Not really.

BY TOD LINDBERG

Perhaps the least surprising headline in the aftermath of the tax deal last week was the one in Politico declaring that congressional Democrats are planning to run against “chaos” in the 2014 midterm elections. It’s unsurprising because Democrats have been working, with considerable ...

The press carries Obama

The Four-Year Honeymoon

Will the press ever give Obama tough coverage?

BY FRED BARNES

President Obama never disappoints. When the monthly unemployment rate fails to drop, forget it. What’s important is the number of jobs created. But when the rate actually does drop, forget the growth (or lack of it) in jobs. It’s the rate that matters. And don’t blame ...

The US Constitution

Dispensing with the Constitution

Obama’s executive caprice.

BY BRETT TALLEY

We are in the midst of a crisis of federalism and we don’t even know it. In November, the states of Colorado and Washington legalized recreational marijuana use, while 16 other states and Washington, D.C., already permitted the medical use of marijuana. Yet at the same time, the ...

A psychic reads a crystal ball

The World of 2030

It won’t be what the intelligence community ­predicts.

BY DAVID ADESNIK

 

"The world of 2030 will be radically transformed from our world today. By 2030, no country​—​whether the United States, China, or any large country​—​will be a hegemonic power.” However, the coming transformation will ...

FEATURES

Pop Goes the Culture

One man’s quest to preserve and defend the good, the true, and the beautiful

BY ANDREW FERGUSON

Ken Myers

Ken Myers grew up in a conservative Christian household in Beltsville, Maryland, during the 1960s. When he was in tenth grade, two important things happened to him.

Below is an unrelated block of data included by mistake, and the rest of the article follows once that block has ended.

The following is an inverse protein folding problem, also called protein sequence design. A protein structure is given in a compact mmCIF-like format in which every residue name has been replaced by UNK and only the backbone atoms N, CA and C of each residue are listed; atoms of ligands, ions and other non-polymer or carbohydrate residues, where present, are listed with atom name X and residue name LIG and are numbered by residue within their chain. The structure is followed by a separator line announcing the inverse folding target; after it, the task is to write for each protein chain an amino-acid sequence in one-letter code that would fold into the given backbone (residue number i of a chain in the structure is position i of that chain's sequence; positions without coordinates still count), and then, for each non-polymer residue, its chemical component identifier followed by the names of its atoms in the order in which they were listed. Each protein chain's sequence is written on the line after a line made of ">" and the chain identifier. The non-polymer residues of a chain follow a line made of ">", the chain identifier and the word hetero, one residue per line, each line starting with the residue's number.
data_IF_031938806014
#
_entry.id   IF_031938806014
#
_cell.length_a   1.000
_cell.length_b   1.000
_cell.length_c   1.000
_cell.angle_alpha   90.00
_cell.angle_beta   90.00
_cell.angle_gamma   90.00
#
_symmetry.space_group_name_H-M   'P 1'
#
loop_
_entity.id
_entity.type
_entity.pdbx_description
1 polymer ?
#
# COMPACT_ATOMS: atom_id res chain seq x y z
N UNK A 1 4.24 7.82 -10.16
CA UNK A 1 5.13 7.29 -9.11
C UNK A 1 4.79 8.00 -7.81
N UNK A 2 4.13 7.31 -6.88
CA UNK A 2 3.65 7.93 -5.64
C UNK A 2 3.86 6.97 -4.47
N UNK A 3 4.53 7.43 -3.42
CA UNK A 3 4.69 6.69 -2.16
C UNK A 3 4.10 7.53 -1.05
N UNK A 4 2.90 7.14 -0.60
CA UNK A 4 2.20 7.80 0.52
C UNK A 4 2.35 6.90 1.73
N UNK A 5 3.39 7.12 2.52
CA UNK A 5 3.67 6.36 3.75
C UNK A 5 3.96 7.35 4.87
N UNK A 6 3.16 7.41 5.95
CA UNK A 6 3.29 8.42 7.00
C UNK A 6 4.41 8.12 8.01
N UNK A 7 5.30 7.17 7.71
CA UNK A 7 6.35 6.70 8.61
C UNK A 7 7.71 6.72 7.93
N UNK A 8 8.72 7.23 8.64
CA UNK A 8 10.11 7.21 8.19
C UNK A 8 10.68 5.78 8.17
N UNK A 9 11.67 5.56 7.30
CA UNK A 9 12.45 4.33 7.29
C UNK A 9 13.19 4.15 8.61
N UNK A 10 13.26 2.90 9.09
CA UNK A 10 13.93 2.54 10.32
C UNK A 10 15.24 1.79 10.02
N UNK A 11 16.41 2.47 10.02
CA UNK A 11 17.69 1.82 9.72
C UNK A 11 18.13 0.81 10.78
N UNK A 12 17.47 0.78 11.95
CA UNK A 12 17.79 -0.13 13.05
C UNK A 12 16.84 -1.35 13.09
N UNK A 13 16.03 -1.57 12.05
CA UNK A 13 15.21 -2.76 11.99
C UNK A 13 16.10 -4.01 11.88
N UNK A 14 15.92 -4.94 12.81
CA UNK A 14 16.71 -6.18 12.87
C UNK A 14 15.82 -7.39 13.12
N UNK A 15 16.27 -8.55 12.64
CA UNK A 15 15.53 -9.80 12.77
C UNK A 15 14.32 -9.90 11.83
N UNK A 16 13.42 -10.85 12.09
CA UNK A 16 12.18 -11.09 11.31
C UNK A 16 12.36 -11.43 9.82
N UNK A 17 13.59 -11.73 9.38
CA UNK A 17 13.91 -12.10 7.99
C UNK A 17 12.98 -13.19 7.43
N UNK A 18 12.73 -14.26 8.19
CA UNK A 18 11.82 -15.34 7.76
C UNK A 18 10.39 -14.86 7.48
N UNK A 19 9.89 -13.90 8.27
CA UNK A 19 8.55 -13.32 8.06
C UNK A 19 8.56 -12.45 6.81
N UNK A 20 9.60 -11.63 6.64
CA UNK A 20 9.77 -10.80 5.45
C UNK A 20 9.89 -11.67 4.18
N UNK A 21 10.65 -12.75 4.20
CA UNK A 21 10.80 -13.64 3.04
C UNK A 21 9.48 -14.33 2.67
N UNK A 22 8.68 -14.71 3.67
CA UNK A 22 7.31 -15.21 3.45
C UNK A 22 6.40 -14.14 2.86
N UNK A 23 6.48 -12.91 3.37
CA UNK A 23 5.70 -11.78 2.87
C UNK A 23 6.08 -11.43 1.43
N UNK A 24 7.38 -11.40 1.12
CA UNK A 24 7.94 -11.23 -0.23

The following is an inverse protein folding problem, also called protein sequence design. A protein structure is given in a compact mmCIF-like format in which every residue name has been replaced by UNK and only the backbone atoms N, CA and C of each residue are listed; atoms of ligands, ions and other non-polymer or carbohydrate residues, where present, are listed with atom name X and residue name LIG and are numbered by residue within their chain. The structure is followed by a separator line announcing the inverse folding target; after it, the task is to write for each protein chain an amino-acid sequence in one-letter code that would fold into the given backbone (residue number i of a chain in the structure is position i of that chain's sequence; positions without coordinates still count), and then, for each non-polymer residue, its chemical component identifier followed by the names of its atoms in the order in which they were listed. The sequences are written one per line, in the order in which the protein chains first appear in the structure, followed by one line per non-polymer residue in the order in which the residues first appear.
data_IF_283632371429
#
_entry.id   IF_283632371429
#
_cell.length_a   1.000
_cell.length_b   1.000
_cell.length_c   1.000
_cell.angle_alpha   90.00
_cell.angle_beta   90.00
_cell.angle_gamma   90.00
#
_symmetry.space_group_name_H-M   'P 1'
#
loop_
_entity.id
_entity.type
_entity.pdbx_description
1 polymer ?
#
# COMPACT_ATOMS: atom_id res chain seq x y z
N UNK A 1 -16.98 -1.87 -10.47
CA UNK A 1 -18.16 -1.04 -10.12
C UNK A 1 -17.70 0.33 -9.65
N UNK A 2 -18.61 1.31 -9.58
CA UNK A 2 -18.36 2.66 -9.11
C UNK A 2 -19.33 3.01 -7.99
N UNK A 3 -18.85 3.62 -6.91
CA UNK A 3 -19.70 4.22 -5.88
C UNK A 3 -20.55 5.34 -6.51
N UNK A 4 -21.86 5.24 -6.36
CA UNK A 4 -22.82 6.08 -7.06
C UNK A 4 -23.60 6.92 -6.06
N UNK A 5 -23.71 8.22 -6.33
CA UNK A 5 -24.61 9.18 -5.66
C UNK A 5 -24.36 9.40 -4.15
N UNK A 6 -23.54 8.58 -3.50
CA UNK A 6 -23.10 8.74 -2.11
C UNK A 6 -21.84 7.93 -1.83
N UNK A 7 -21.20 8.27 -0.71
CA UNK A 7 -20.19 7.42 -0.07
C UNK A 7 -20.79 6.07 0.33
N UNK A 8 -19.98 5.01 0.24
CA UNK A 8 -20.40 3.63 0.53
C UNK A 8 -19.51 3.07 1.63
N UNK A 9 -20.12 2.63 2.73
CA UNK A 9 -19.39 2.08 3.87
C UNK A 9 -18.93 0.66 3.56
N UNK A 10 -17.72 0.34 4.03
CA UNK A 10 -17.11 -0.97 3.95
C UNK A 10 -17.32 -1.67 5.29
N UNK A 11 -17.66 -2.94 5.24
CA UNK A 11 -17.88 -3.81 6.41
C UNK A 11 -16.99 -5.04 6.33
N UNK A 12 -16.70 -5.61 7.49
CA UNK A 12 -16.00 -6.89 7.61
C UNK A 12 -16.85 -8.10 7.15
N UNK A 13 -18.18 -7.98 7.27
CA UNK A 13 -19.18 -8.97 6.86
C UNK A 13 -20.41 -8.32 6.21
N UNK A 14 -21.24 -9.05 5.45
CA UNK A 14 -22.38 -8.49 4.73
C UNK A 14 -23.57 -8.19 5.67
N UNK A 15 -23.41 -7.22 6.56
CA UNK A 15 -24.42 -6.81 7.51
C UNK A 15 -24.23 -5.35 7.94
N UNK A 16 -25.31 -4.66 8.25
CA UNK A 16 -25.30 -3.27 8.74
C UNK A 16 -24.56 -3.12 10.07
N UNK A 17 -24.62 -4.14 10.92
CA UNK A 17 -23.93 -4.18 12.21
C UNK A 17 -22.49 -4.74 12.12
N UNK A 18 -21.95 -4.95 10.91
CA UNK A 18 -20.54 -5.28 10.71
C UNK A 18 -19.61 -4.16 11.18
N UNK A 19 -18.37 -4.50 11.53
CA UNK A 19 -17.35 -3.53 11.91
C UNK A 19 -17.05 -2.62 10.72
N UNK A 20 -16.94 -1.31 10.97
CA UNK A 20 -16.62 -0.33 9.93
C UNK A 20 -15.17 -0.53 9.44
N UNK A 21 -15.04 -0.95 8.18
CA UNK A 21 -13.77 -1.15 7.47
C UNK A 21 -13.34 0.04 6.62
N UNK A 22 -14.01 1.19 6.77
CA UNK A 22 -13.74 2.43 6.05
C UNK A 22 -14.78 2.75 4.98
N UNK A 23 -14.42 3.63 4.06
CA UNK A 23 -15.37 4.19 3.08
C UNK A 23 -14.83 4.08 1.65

His high school music teacher introduced him to the music of Bach, taking eight months to teach Myers and the rest of the boys’ choir how to sing the motet Jesu, meine Freude. And he fell upon a copy of the Saturday Review.

Saturday Review is pretty much forgotten today. (A number of people still remember Bach.) The magazine began in the 1920s and flourished in the postwar years. Its writers ranged widely over the arts, from music and literature to painting and drama, cultivating a readership of strivers​—​professional and college educated, if not brainy by nature​—​who were eager for self-improvement and a kind of intellectual diversion that was sophisticated and accessible. The ...

The Salvation Army

Compassionate Conservatism

Properly understood

BY GERTRUDE HIMMELFARB

Defeat, like death, concentrates the mind wonderfully. It also liberates the mind. People venture to think the unthinkable, or at least, the impermissible. A new generation of conservatives may be moved to reconsider some ideas that have fallen into disuse or even disrepute. ...

Boehner on the ropes

Small Ball

Why our fiscal debates amount to nothing

BY YUVAL LEVIN